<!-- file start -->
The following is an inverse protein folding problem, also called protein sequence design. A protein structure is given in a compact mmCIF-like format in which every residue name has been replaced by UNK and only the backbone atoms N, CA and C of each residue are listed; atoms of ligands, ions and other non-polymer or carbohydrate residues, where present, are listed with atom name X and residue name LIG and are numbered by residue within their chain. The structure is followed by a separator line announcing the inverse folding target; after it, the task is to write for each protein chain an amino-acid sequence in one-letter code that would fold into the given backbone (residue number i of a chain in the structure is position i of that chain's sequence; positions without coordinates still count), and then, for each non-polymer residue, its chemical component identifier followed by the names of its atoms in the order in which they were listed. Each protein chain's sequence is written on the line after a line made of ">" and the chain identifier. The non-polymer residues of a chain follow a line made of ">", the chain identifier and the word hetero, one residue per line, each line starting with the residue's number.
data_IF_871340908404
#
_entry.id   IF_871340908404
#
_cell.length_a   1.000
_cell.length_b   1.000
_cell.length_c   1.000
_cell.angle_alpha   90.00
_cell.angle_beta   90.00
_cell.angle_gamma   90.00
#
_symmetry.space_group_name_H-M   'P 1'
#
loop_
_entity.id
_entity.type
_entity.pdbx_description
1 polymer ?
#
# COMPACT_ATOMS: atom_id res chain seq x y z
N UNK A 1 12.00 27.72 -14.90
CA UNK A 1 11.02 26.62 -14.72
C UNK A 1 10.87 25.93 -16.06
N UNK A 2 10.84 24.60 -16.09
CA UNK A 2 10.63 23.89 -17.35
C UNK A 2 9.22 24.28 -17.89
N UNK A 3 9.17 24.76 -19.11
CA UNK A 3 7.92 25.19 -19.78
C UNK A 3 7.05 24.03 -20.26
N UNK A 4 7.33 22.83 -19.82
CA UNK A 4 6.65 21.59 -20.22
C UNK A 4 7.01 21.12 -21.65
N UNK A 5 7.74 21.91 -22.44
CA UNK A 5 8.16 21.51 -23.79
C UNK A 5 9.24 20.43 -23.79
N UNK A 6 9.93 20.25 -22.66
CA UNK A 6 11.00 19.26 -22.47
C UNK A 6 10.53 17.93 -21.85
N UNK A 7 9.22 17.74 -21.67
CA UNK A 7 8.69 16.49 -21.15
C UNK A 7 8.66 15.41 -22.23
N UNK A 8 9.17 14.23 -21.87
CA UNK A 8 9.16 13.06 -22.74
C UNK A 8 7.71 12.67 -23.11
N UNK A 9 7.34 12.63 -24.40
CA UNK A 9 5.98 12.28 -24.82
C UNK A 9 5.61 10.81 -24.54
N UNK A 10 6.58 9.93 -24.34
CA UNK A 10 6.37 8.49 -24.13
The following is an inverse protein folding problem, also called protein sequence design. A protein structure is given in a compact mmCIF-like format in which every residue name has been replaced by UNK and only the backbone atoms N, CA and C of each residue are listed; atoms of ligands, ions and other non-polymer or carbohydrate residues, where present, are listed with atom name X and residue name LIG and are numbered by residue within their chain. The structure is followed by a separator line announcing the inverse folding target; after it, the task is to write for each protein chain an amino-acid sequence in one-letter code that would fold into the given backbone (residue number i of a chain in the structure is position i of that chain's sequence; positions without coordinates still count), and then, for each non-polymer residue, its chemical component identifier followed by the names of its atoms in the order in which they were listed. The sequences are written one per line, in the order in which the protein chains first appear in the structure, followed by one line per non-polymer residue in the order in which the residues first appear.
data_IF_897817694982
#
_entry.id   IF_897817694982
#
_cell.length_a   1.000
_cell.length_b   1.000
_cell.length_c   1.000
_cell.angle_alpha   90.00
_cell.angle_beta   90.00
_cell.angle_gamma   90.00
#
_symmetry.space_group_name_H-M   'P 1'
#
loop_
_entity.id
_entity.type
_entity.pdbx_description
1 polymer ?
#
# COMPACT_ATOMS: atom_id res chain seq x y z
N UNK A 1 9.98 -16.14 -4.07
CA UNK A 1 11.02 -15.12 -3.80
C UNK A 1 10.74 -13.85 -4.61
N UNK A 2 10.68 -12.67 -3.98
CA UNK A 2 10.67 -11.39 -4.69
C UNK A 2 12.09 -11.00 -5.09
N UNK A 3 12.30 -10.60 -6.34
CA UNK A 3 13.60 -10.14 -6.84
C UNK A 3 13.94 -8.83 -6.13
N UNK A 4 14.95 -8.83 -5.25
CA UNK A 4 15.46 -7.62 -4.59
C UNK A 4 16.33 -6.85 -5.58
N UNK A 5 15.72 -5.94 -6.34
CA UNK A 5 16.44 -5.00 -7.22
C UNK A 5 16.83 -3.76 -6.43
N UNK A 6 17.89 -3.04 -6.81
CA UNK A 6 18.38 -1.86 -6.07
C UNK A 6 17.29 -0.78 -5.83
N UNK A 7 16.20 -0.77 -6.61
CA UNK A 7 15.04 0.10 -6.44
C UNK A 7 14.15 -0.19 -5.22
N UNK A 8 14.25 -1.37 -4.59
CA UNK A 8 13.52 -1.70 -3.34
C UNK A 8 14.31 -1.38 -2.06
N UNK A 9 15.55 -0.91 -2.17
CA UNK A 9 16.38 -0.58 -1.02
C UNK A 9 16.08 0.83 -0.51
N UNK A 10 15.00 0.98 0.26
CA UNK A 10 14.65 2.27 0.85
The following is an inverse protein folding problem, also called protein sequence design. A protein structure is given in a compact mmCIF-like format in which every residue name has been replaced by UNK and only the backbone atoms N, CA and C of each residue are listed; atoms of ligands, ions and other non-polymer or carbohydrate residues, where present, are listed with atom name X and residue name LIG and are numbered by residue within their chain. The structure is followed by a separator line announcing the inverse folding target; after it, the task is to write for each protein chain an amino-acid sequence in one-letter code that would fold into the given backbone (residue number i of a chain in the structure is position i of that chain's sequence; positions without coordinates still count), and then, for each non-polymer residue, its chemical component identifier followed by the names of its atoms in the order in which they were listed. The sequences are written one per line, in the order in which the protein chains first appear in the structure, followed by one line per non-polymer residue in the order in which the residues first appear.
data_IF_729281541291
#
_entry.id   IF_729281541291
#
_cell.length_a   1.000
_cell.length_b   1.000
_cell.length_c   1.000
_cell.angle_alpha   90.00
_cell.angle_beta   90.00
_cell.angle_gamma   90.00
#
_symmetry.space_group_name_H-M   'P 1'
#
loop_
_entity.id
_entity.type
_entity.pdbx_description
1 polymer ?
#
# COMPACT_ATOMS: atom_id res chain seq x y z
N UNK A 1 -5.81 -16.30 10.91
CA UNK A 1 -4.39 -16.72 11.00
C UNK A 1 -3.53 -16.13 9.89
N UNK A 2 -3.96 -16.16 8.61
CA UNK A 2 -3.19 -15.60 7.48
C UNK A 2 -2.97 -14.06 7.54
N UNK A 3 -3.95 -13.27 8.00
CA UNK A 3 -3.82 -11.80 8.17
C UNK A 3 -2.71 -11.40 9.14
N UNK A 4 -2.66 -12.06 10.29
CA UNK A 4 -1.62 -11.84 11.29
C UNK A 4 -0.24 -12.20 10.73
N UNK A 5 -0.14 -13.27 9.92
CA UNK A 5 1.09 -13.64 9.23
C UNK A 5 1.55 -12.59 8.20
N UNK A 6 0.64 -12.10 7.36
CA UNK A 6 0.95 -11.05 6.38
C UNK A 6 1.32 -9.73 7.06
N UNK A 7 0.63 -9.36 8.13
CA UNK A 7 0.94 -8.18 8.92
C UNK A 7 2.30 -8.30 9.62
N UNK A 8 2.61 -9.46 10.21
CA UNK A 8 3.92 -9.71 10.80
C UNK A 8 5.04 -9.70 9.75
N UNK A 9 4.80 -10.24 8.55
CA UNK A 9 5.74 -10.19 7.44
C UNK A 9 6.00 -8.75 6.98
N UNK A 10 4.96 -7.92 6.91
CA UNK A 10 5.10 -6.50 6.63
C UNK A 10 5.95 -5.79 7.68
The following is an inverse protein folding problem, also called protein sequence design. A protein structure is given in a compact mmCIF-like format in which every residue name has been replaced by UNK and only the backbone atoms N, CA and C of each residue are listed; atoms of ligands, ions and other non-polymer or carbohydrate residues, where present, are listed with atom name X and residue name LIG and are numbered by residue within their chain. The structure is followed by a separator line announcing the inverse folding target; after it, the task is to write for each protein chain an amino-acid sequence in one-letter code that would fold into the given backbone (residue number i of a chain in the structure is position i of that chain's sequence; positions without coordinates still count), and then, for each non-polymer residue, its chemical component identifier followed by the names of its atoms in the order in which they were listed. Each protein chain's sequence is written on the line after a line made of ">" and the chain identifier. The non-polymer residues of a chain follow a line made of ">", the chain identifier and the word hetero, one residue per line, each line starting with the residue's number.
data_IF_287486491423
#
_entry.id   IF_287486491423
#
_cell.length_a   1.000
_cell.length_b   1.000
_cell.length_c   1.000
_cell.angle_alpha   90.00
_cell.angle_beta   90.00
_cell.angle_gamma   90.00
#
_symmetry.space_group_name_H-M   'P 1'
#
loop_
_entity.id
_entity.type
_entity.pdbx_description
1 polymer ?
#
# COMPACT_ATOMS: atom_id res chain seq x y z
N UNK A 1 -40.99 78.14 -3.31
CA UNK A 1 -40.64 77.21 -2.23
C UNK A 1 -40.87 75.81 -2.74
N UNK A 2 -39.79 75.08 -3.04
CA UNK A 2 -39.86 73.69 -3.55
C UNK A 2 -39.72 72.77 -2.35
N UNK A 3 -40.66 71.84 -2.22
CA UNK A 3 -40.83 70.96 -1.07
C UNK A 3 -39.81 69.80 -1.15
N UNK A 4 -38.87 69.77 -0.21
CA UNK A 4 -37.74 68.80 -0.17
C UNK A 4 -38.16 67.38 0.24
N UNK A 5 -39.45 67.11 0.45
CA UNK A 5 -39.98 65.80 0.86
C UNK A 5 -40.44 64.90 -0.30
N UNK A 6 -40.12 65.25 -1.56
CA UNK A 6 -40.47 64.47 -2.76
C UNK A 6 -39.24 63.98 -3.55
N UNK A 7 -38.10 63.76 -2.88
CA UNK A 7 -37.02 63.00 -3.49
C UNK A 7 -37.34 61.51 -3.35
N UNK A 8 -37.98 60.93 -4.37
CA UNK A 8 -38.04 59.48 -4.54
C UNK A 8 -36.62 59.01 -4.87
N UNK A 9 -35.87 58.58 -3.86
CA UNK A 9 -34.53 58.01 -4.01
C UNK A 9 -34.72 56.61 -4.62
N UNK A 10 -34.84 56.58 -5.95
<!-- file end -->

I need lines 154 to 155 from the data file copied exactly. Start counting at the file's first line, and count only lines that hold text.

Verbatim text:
#
_entry.id   IF_287486491423